Tomáš Garrigue Masaryk
Masaryk is one of the key figures of modern Czech history. Nowadays, he is virtually Czech statehood personified.
* 1850 Hodonín
† 1937 Lány
A remarkable man, who at the ripe age of 65 pursued the seemingly impossible: his believed the Czechs and Slovaks deserved a sovereign democratic State and strove to make it happen. He had embarked on a very onerous task, however – against the backdrop of the ‘Great War’ to address the US, the UK, France, Russia and Italy, to convince the decision-makers among the Entente powers. This tricky task was not one for himself alone; he gathered together several colleagues, who acted with him concertedly and patiently between 1914-1918. At last, the incredible came to pass, and on 28 October 1918 the Czechoslovak Republic was declared, in Prague.
Tomáš Garrigue Masaryk was never just a politician, but always took a keen interested in public affairs. During his time in the Imperial Parliament he first pushed for autonomy of the Czech Lands within the Austro-Hungarian Empire. When he realized the Vienna Government would never accept the idea, he went into opposition. On the brink of the First World War he radically overhauled his approach and its opinion and decided to initiate the formation of an independent State.
In December 1914 he worked abroad, seeking support for the project, which he clearly laid out on 6 July 1915 in Geneva. He resided for many months in London, focused primarily on getting the support of English-speaking countries and the formation of Czechoslovak troops abroad, the Czechoslovak Legion. In February 1916 he took part in the foundation of the Czechoslovak National Council in Paris. This was to form the provisional Government of the prospective State. Once he got the Legion established in Russia, he left for the USA, where on 18 October 1918 he issued the so-called Washington Declaration – on the independence of the Czechoslovak nation.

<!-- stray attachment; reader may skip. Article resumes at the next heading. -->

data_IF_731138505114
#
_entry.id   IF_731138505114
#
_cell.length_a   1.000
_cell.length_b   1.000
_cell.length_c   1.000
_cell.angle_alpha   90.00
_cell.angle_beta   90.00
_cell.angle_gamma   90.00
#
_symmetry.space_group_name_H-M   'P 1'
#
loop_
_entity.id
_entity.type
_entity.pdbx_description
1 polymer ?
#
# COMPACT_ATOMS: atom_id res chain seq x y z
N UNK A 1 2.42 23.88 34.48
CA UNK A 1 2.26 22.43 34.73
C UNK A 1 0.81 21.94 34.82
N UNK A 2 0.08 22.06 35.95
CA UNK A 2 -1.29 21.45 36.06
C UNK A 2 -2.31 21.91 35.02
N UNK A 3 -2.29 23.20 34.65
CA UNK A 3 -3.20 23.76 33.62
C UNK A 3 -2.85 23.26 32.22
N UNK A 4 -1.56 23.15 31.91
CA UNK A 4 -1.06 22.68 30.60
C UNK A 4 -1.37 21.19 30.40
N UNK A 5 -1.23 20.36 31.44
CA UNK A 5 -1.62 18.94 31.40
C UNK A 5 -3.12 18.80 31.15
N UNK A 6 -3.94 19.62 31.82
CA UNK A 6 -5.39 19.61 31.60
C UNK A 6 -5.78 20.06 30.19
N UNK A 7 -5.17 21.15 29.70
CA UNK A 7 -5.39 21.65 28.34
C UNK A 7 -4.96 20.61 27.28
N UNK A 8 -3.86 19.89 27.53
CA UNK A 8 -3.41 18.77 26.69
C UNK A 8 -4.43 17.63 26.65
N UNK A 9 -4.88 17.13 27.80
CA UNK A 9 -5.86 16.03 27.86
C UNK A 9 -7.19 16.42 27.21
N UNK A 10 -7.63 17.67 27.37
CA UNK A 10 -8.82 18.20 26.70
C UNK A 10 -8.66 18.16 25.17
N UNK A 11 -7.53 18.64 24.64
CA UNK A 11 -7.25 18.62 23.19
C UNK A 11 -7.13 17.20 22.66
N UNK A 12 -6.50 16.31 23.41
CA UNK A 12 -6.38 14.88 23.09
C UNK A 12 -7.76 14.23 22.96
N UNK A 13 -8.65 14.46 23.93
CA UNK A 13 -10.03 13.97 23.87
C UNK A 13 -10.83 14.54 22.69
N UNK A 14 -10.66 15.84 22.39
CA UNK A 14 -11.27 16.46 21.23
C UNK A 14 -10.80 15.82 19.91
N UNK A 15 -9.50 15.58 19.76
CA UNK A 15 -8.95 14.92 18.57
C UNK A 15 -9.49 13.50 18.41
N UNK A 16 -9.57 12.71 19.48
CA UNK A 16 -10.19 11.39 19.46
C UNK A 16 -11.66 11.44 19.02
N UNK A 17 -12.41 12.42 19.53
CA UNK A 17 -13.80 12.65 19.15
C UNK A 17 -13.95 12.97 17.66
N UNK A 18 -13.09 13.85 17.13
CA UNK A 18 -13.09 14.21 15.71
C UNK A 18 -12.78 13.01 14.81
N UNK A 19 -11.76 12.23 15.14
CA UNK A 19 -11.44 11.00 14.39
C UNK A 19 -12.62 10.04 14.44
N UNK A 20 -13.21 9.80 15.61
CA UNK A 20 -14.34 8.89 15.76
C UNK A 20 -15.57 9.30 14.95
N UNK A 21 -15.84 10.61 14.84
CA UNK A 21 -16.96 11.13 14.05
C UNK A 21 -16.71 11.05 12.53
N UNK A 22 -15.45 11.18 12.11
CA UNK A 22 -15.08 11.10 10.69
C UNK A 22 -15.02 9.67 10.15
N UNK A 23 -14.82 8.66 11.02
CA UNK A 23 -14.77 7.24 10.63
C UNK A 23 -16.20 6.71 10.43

On 14 November 1918 and then again in the years 1920, 1927 and 1934, he became Czechoslovak President. Although his actual presidential powers were very limited, his natural authority and non-partisan approach allowed him to win mutual respect and the cooperation of otherwise die-hard rivals.
His lifelong love was the educated, emancipated, naturally confident and tolerant American, Charlotte Garrigue. He took his wife’s name as part of his own surname, clearly reflecting Masaryk’s stance on the relationship between men and women. “Woman is Man’s absolute equal, with just a physical difference: she is the weaker.”